Dermoscopy has proven to be a highly useful non-invasive diagnostic method. The examination of skin lesions with the use of a dermatoscope increases the accuracy in evaluating skin tumours and distinguishing them from benign moles.
Normal and atypical nevi
While the number of nevi is undoubtedly a marker for people at increased risk of melanoma, even in persons with multiple nevi the majority of melanomas arise “de novo” and not in a pre-existing nevus. Even when melanomas do arise in association with a nevus (approximately 20% of all melanomas), the pre-existing nevus is usually entirely unremarkable and not at all “atypical” or “dysplastic”. In other words, the morphology of a nevus says nothing about its risk of malignant transformation. “Atypical” or “dysplastic” nevi are at no greater risk of turning into a melanoma than “normal nevi”. However, there is a risk that a lesion thought to be an “atypical” or “dysplastic” nevus may actually be a melanoma, but not recognized as such. These terms are used when there is diagnostic uncertainty regarding the distinction between nevi and melanoma. Once this has been understood, the concept of the “dysplastic” or “atypical” nevus loses its meaning.
Nevi according to age, location and skin type
The morphology of nevi is influenced by various intrinsic factors such as age, skin type, site and molecular alterations. The knowledge of the site and age specific patterns of melanocytic nevi led to novel insights into nevogenesis and are of practical reliance as they allow to improve the detection of “abnormal” features suggestive for melanoma. While melanoma is still a relatively rare diagnosis in everyday practice, dermatologists and other physicians are much more commonly confronted with the many faces of nevi, and for this reason a profound knowledge of nevus pattern and the factors that influence them is of high value.
Basic rules in nevi screening in children
Melanocytic nevi, either congenital or acquired, are common in children and cause particular concern, although malignant melanoma (MM) is very rare in childhood. Establishing a clinico-dermoscopic diagnosis is fundamental for management decisions. In order to avoid undue alarm and unnecessary excisions, dermatologists should be well aware of clinical spectrum, natural history, malignant potential of specific nevi, and, most importantly, when to worry about pediatric patients. Dermoscopy has been proven to be a valuable tool for naevi monitoring in children, as it improves significantly melanoma detection and at the same time, it is extremely child-friendly.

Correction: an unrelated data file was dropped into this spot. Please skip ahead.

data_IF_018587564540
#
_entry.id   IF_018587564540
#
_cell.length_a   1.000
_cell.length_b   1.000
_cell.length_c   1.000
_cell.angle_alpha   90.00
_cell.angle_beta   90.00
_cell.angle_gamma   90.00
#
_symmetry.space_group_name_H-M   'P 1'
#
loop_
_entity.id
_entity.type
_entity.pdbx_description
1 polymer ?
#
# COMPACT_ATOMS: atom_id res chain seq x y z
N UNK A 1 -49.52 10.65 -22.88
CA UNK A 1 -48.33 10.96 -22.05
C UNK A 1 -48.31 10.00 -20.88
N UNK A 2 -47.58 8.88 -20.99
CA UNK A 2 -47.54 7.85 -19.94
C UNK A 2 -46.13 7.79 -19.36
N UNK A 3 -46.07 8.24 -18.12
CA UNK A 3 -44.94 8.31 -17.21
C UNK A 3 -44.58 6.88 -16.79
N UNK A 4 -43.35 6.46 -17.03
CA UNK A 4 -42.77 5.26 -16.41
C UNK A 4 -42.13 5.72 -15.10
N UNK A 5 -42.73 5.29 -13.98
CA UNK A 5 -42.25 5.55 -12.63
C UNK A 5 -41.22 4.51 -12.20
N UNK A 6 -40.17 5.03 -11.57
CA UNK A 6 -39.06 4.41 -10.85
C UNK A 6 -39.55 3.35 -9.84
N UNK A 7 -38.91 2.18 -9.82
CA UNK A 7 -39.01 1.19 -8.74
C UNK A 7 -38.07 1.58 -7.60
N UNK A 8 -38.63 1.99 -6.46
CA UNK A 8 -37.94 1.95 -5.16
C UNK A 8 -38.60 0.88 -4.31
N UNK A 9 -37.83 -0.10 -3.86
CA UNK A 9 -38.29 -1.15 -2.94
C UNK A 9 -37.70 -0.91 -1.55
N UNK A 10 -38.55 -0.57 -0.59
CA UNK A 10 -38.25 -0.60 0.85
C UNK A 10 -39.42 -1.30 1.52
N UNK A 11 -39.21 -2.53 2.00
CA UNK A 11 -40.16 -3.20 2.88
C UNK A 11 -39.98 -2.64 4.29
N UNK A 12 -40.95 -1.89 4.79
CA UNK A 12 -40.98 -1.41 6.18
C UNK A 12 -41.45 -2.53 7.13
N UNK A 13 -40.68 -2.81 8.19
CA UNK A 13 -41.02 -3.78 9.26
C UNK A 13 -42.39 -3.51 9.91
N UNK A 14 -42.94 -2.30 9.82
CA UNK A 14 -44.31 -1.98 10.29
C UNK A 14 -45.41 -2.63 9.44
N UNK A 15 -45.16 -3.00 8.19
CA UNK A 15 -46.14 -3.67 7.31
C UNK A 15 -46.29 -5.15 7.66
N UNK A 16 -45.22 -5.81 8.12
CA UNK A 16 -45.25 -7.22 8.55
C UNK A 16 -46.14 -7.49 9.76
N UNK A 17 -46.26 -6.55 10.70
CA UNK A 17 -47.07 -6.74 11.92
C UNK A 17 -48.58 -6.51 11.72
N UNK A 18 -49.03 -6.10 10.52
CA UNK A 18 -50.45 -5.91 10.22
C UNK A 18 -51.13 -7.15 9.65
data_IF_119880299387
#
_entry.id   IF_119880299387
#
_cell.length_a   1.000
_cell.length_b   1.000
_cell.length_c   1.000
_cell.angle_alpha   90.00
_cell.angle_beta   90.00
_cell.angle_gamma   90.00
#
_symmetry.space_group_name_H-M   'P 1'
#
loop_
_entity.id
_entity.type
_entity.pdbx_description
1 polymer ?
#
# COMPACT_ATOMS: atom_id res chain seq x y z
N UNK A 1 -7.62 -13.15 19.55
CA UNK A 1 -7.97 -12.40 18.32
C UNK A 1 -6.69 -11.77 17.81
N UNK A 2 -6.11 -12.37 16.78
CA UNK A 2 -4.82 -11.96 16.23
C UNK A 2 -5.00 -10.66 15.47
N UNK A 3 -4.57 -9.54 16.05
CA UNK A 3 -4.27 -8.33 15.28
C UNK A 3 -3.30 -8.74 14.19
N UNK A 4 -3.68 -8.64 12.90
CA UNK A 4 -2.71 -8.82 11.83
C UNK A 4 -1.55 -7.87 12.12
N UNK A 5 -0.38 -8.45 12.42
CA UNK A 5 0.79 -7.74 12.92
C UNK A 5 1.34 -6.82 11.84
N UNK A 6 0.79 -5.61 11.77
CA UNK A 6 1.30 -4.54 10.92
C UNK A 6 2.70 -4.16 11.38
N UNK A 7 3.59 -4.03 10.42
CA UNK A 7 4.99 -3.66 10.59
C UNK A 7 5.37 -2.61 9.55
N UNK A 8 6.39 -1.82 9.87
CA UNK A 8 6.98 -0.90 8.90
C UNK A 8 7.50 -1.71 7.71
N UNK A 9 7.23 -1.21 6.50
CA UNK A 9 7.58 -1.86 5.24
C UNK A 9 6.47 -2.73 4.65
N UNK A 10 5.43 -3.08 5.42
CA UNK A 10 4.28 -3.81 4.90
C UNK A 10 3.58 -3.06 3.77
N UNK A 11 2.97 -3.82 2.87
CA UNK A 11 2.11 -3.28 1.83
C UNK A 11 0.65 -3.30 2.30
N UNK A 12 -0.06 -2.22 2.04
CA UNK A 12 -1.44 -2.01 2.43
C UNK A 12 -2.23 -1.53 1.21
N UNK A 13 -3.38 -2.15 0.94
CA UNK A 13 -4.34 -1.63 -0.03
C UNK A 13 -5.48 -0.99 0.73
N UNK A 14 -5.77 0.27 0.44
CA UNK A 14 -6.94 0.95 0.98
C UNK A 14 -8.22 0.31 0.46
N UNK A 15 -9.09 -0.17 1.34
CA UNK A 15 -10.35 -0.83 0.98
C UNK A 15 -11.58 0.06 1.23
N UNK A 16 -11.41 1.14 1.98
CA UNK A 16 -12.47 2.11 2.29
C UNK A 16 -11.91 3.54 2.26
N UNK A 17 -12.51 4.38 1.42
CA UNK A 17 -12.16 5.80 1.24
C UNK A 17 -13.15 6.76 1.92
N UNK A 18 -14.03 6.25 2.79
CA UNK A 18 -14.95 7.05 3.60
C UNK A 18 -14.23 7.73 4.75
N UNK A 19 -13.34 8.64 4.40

Pitfalls in melanoma recognition
Early detection of melanoma is critically important to reduce melanoma-related mortality, with 5-year survival rates as high as 96% at stage IA vs a 20% 5-year survival rate when there are distant metastases. Dermoscopy increases the sensitivity of the diagnosis of melanoma, leading to its early identification and increasing the chances of cure. Dermoscopy can also be helpful in the determination of surgical margin of lentigo maligna with very indistinct margins. It allows the surgeon to correctly identify the true extent of the tumor, so that repeated surgery can be avoided.
Amelanotic/hypomelanotic melanoma (AHM) is a clinicopathological subtype of cutaneous melanoma with a worse prognosis compared to pigmented melanoma as a result of delayed diagnosis, misdiagnosis, and its intrinsic aggressiveness. AHM presents pigment in less than 25% of the lesion’s surface at clinical/ dermoscopic examination and represents 2–8% of cutaneous melanomas. Compared to pigmented melanomas, AHM patients have a higher risk of metastatic disease at diagnosis and a significantly lower 5-year melanoma-specific survival. Indeed AHM is a great masquerader that can mimic a range of skin lesions, including inflammatory cutaneous lesions and benign tumors, such as hemangioma, pyogenic granuloma, intradermal nevus, lichen-planus like keratosis, leading to a delay in the diagnosis and, consequently, to a worse prognosis. The dermoscopic algorithms for “pink tumors” have significantly lower diagnostic accuracy compared to the ones for pigmented lesions, and given the lack of pigmentation, the only clue for the dermoscopic diagnosis of AHM remains the study of the vessels.
Basic features of trichoscopy
Trichoscopy has evolved into one of the basic diagnostic tools in dermatological practice. It is a non-invasive technique that may be performed with a manual or a digital dermoscope. It proved useful in differential diagnosis of a wide range of hair and scalp diseases and has some applicability beyond this field and beyond dermatology as well. Several internal diseases, including autoimmune connective tissue diseases, hormonal abnormalities and malignant diseases may be suspected on the basis of trichoscopy. In the case of hair diseases which are easy to diagnose on the basis of clinical appearance, trichoscopy may help the exclusion of coexisting diseases. Trichoscopy has also been described as a useful method in monitoring disease activity, treatment efficacy and predicting therapeutic outcome in patients with hair loss.
(Prague, Czech Republic)